The Red Tail brothers saw their friends, Barred Owl and Osprey, flying by their nest on their way to hunt for their morning snack. The brothers caught their attention by “screeching loudly.” They asked their friends to bring them back some tasty fish from the pond.
Owl and Osprey happened to meet their friends, King Fisher and Loon, who were also fishing in the pond for their morning snack. King Fisher and Loon invited Owl, Osprey and the Red Tail brothers to a May Day festival that evening.
When the Red Tail brothers learned of the festival, they were so excited that they tumbled right out of their nest into a patch of wild strawberries! They wove together a basket of straw and feathers and began to gather lots of strawberries for the evening celebration.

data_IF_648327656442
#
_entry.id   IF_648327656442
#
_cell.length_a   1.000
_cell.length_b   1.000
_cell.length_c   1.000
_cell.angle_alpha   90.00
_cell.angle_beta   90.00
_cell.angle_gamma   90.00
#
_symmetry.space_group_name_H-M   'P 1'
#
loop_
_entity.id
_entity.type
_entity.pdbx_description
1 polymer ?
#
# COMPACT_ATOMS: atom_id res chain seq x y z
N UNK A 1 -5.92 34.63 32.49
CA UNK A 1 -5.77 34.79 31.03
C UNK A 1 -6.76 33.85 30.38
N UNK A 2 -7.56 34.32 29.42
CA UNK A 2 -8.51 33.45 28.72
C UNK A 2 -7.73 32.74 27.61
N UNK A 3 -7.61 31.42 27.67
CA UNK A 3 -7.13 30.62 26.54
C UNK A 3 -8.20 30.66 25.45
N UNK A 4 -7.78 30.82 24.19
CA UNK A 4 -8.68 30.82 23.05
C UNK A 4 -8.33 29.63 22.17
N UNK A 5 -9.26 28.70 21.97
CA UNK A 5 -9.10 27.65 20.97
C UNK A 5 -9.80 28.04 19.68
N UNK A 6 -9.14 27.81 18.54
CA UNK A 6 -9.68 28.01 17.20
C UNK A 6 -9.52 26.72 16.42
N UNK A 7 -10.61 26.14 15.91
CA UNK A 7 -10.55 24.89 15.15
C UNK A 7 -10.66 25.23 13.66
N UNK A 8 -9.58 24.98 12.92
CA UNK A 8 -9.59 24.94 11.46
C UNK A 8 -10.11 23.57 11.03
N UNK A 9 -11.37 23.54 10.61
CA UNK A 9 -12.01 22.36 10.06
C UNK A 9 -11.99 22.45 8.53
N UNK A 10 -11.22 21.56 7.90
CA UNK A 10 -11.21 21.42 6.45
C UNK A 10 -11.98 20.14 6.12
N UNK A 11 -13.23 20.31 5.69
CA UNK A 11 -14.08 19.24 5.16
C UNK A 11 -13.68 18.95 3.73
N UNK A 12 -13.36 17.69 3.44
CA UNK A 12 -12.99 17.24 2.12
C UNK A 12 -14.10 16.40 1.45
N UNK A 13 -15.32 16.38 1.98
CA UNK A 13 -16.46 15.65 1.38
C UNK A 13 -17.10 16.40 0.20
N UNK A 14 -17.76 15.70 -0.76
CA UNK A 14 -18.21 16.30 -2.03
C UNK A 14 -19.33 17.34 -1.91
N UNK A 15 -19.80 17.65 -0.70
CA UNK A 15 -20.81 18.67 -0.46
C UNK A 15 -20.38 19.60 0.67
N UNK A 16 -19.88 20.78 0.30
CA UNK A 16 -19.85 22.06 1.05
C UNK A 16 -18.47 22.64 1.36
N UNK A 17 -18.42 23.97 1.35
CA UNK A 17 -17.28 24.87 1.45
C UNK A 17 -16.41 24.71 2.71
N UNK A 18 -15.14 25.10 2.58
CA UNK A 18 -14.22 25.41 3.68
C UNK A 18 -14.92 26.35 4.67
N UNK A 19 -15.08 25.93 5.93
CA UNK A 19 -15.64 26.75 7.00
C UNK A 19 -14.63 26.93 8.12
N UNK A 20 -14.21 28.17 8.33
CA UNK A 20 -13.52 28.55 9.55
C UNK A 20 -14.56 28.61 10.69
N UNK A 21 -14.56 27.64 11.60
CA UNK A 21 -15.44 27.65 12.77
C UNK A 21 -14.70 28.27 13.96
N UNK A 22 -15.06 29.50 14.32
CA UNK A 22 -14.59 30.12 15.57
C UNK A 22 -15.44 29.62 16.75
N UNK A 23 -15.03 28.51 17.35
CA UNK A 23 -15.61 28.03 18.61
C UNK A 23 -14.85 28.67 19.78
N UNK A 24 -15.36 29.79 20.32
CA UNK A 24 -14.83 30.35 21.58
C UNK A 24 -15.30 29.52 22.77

The Red Tail brothers stumbled upon their friend Woolly Bear crawling on the strawberry plants and nibbling through the new green leaves. They invited her to join them that evening. Woolly Bear asked if she could bring her new friend Earthworm. News spread throughout the forest as Earthworm told Red Fox, and Red Fox told Cottontail Rabbit, and Rabbit told Squirrel, and Squirrel told Chipmunk and Chipmunk told the Mouse and the Mouse told LILY!!!!!!!
-AND THAT WAS THAT-
SNICKLE SNACKLE SHOUT! OUR FIRST GRADE TALE HAS BEEN TOLD OUT!
The First Graders have had a tremendous year in French class, from the first day, when we climbed an apple tree and learned the words for “green” and “caterpillar”, to this past week in the sand box when they described to me in French the heavy wet mud they had created with water, buckets and a bit of digging. They’ve absorbed sounds, words, games, poems and songs about colors, numbers, seasons, body parts and feelings. Often, I hear them humming or chanting French verses or p